Date: 21 September 2017
A Berkshire woman has urged others to follow in her footsteps and take part in NHS dementia research after she was diagnosed with the condition.
Maidenhead’s Annie Panton, 76, spoke ahead of today’s World Alzheimer’s Day (21/9), an annual day on which organisations raise awareness about dementia.
She was diagnosed in early 2013 after noticing memory problems.
Mrs Panton said: “When my doctor told me about the diagnosis, he came round from where he was sitting at his desk and cuddled me because I was so upset.”
She was asked to take part in research during a visit to the Older People's Mental Health Service at Nicholson House, Maidenhead, run by Berkshire Healthcare NHS Foundation Trust.
Mrs Panton enrolled on “The Improving the experience of Dementia and Enhancing Active Life” (IDEAL) study in June 2016.
Researchers on the study speak to people who have attended NHS memory clinics - which provide support to people with dementia - and those close to them to identify what helps them to improve NHS dementia care.
People with memory problems, family members and friends receive home visits from researchers once a year for three years to complete questionnaires to assess their mental fitness.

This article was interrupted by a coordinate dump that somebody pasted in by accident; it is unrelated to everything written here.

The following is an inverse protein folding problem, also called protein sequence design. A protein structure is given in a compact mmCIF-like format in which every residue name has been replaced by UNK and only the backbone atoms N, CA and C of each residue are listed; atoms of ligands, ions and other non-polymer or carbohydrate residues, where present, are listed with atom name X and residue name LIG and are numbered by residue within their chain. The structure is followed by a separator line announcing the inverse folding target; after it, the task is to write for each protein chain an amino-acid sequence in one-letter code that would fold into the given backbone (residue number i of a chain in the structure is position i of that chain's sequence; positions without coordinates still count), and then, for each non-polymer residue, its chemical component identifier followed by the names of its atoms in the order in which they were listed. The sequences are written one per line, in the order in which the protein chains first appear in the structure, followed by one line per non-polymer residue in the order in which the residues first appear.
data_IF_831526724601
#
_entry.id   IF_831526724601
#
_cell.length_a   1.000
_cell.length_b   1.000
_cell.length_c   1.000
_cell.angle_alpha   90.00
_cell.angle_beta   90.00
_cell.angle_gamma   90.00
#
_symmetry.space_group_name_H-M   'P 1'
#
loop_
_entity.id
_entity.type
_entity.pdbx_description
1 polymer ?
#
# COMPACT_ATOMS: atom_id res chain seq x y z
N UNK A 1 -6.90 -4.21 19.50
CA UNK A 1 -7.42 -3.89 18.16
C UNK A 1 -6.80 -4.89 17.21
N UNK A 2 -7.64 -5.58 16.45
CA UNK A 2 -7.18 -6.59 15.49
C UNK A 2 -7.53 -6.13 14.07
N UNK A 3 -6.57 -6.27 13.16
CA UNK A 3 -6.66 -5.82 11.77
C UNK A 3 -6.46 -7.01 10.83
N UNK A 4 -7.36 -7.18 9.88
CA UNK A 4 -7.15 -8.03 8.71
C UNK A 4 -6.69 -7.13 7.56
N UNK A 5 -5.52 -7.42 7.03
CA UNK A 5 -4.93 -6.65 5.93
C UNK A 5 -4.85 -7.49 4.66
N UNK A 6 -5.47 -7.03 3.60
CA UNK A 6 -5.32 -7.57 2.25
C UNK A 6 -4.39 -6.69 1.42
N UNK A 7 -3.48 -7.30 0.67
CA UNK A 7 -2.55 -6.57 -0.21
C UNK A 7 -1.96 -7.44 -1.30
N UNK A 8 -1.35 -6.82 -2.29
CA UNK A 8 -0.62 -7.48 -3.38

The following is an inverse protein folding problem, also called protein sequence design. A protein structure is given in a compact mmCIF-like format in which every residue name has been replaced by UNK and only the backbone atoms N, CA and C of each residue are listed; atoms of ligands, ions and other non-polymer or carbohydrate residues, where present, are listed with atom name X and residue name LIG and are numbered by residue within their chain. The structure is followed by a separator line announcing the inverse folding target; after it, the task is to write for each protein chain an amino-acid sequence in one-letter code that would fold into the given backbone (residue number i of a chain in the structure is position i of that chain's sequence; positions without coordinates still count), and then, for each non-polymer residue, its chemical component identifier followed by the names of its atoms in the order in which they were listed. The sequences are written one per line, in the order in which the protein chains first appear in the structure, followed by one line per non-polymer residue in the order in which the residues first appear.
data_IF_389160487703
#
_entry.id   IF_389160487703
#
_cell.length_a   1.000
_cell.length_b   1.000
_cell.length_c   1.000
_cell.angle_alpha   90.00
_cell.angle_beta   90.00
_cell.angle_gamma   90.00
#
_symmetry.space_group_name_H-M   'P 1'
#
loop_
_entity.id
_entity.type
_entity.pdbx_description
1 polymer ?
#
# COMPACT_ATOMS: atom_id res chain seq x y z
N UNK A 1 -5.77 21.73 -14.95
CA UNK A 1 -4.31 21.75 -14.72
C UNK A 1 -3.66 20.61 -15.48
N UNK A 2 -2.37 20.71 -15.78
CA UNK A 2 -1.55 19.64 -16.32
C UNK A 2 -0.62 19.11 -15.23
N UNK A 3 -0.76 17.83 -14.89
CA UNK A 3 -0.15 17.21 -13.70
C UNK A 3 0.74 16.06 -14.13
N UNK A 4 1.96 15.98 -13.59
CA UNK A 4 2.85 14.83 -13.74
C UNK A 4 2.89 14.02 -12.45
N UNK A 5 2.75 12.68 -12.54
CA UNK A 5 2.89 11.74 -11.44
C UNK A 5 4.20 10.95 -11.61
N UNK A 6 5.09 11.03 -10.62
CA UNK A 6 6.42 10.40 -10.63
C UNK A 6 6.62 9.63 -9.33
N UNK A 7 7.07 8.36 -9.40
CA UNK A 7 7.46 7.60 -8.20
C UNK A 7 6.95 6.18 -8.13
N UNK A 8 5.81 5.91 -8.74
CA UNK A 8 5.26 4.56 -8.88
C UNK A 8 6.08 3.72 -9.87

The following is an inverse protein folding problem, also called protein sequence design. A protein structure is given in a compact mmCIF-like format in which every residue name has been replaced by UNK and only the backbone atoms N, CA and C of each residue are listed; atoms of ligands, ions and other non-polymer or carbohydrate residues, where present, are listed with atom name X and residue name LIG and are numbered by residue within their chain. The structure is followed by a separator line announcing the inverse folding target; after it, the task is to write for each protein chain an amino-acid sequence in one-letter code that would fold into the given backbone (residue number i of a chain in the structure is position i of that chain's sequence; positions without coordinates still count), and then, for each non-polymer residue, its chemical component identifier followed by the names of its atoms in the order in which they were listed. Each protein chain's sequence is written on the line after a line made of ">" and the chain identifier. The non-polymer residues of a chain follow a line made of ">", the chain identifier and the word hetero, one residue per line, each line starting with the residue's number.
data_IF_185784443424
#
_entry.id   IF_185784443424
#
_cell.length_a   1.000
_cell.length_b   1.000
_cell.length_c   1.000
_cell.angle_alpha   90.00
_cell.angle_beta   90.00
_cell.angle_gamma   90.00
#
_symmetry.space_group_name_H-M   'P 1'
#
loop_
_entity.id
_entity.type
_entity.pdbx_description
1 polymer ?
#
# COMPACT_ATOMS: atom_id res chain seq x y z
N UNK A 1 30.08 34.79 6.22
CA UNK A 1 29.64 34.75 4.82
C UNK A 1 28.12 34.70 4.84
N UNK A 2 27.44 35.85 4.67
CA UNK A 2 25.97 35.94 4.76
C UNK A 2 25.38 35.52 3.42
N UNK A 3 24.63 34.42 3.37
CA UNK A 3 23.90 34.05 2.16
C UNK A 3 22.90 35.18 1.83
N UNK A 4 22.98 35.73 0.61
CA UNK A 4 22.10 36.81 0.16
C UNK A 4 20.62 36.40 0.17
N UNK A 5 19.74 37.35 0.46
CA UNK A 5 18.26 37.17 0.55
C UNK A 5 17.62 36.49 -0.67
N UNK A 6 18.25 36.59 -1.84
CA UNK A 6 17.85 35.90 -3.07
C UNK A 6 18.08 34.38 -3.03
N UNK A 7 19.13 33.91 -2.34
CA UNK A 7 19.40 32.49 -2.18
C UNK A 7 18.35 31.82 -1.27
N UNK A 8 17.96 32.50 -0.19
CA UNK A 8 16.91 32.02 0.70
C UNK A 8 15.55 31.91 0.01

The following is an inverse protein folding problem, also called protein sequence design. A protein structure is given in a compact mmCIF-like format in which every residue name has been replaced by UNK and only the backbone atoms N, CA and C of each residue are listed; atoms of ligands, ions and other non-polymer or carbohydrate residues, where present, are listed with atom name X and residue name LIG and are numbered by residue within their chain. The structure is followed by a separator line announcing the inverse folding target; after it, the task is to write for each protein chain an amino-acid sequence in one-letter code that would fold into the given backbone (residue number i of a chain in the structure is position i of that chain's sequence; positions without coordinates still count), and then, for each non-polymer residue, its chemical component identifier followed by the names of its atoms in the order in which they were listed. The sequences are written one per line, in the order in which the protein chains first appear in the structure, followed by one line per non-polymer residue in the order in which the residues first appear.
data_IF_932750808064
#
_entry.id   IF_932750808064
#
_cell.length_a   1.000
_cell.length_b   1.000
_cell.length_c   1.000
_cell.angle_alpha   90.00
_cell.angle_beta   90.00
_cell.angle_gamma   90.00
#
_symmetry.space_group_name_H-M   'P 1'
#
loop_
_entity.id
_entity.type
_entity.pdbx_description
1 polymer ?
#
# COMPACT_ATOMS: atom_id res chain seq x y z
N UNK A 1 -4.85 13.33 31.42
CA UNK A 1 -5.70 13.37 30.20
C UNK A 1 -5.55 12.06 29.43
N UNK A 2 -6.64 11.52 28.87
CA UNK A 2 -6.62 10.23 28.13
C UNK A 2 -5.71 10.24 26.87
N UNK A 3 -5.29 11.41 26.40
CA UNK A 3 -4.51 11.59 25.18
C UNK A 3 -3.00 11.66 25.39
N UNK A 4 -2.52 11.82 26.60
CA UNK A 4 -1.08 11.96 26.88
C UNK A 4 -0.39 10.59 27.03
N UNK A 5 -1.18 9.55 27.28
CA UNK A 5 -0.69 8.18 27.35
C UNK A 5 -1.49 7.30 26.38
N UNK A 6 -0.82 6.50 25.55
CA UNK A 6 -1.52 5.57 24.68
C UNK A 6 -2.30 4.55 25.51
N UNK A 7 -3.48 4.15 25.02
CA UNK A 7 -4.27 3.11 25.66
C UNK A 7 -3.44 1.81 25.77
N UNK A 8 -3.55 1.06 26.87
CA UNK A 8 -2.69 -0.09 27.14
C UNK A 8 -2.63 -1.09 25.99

Annie is still living well with the condition. She is able to drive and volunteer for the Maidenhead and Cox Green Neighbourhood Plan Steering Group, which regularly meets to discuss the future of development in the neighbourhood.
She said: “I love driving and I’m glad I’m still medically able to do so, I’d be distraught if I couldn’t.
“I may have been diagnosed with dementia but I can still remember a lot of things. I wonder whether some of the people who have been diagnosed have got a different attitude towards their life and what’s happened to them than I have.
“I wanted to take part in the study because dementia and Alzheimer’s has been made to sound horrendous, whereas I believe through interviewing people like me, people would realise they should be looking at it differently. It’s got a nasty reputation.
“I have little tiny notebooks I carry with me all the time because my memory isn’t very good, but I try to cure that by making sure I don’t forget things by writing them down.
“With the equipment a lot of us have now, if I can’t remember something I just go up to my computer and find out. But there are people who haven’t got computers who are going to suffer greatly because they don’t have that way of finding out anything - or access to this technology.”
Mrs Panton is now urging people to sign up to Join Dementia Research, a nationwide service that asks people with dementia and healthy volunteers to register to be contacted about research studies they could take part in.
Mrs Panton, who managed relocation of staff worldwide during her career, said: “I think Join Dementia Research is a very good idea because I think the public have got this idea that if you have dementia, you’re completely mad - and that’s rubbish.